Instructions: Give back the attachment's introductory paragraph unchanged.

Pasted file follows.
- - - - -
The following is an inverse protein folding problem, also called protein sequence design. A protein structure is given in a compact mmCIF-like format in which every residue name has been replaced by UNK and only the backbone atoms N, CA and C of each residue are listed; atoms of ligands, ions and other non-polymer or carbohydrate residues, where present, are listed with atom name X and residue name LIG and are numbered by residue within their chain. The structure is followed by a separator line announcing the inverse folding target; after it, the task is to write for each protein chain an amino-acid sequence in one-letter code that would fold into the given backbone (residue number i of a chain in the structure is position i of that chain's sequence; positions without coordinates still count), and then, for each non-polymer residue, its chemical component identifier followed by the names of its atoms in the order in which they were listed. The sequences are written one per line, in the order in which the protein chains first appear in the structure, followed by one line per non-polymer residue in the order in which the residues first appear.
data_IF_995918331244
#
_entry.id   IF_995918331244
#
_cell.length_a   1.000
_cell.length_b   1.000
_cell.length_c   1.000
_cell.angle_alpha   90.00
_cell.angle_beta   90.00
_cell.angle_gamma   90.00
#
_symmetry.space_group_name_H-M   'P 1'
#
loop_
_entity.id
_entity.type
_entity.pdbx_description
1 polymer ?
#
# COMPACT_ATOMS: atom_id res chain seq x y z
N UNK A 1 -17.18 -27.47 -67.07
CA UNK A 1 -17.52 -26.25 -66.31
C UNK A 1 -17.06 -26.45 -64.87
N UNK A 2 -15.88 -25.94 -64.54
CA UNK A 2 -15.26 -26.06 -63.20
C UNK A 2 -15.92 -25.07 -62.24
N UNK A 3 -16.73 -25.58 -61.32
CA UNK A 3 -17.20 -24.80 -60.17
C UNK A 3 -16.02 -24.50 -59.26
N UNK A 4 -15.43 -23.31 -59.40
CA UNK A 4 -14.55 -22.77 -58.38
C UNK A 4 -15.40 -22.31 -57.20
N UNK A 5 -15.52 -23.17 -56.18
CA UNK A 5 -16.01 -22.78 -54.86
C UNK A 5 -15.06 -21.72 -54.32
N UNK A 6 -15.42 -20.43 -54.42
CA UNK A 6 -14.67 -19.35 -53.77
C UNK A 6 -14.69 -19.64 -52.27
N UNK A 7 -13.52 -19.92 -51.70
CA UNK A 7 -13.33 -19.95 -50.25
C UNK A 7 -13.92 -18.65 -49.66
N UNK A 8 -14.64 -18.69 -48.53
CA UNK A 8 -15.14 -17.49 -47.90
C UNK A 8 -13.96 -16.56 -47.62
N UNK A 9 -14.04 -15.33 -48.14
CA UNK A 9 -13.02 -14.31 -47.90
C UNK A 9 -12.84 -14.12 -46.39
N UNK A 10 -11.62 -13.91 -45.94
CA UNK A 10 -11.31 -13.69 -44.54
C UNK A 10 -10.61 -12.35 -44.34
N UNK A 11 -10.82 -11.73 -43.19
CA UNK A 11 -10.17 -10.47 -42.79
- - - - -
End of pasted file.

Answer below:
The following is an inverse protein folding problem, also called protein sequence design. A protein structure is given in a compact mmCIF-like format in which every residue name has been replaced by UNK and only the backbone atoms N, CA and C of each residue are listed; atoms of ligands, ions and other non-polymer or carbohydrate residues, where present, are listed with atom name X and residue name LIG and are numbered by residue within their chain. The structure is followed by a separator line announcing the inverse folding target; after it, the task is to write for each protein chain an amino-acid sequence in one-letter code that would fold into the given backbone (residue number i of a chain in the structure is position i of that chain's sequence; positions without coordinates still count), and then, for each non-polymer residue, its chemical component identifier followed by the names of its atoms in the order in which they were listed. The sequences are written one per line, in the order in which the protein chains first appear in the structure, followed by one line per non-polymer residue in the order in which the residues first appear.